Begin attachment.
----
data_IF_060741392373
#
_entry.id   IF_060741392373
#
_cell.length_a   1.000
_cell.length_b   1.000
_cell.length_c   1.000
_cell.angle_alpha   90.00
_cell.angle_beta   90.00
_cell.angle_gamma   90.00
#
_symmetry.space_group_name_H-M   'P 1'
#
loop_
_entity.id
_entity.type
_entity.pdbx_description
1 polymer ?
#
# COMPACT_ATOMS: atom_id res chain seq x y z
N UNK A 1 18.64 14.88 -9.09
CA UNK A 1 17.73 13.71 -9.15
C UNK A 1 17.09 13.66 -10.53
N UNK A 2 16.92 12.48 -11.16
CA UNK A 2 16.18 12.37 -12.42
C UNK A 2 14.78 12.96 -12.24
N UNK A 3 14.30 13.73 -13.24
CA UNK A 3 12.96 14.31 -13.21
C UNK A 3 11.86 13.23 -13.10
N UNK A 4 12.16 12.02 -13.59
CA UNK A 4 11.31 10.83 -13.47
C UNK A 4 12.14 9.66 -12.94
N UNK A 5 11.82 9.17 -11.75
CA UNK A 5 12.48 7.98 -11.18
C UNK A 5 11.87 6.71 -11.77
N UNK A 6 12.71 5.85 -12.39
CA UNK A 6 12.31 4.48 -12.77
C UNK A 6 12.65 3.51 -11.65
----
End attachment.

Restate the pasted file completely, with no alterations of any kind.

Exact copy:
data_IF_060741392373
#
_entry.id   IF_060741392373
#
_cell.length_a   1.000
_cell.length_b   1.000
_cell.length_c   1.000
_cell.angle_alpha   90.00
_cell.angle_beta   90.00
_cell.angle_gamma   90.00
#
_symmetry.space_group_name_H-M   'P 1'
#
loop_
_entity.id
_entity.type
_entity.pdbx_description
1 polymer ?
#
# COMPACT_ATOMS: atom_id res chain seq x y z
N UNK A 1 18.64 14.88 -9.09
CA UNK A 1 17.73 13.71 -9.15
C UNK A 1 17.09 13.66 -10.53
N UNK A 2 16.92 12.48 -11.16
CA UNK A 2 16.18 12.37 -12.42
C UNK A 2 14.78 12.96 -12.24
N UNK A 3 14.30 13.73 -13.24
CA UNK A 3 12.96 14.31 -13.21
C UNK A 3 11.86 13.23 -13.10
N UNK A 4 12.16 12.02 -13.59
CA UNK A 4 11.31 10.83 -13.47
C UNK A 4 12.14 9.66 -12.94
N UNK A 5 11.82 9.17 -11.75
CA UNK A 5 12.48 7.98 -11.18
C UNK A 5 11.87 6.71 -11.77
N UNK A 6 12.71 5.85 -12.39
CA UNK A 6 12.31 4.48 -12.77
C UNK A 6 12.65 3.51 -11.65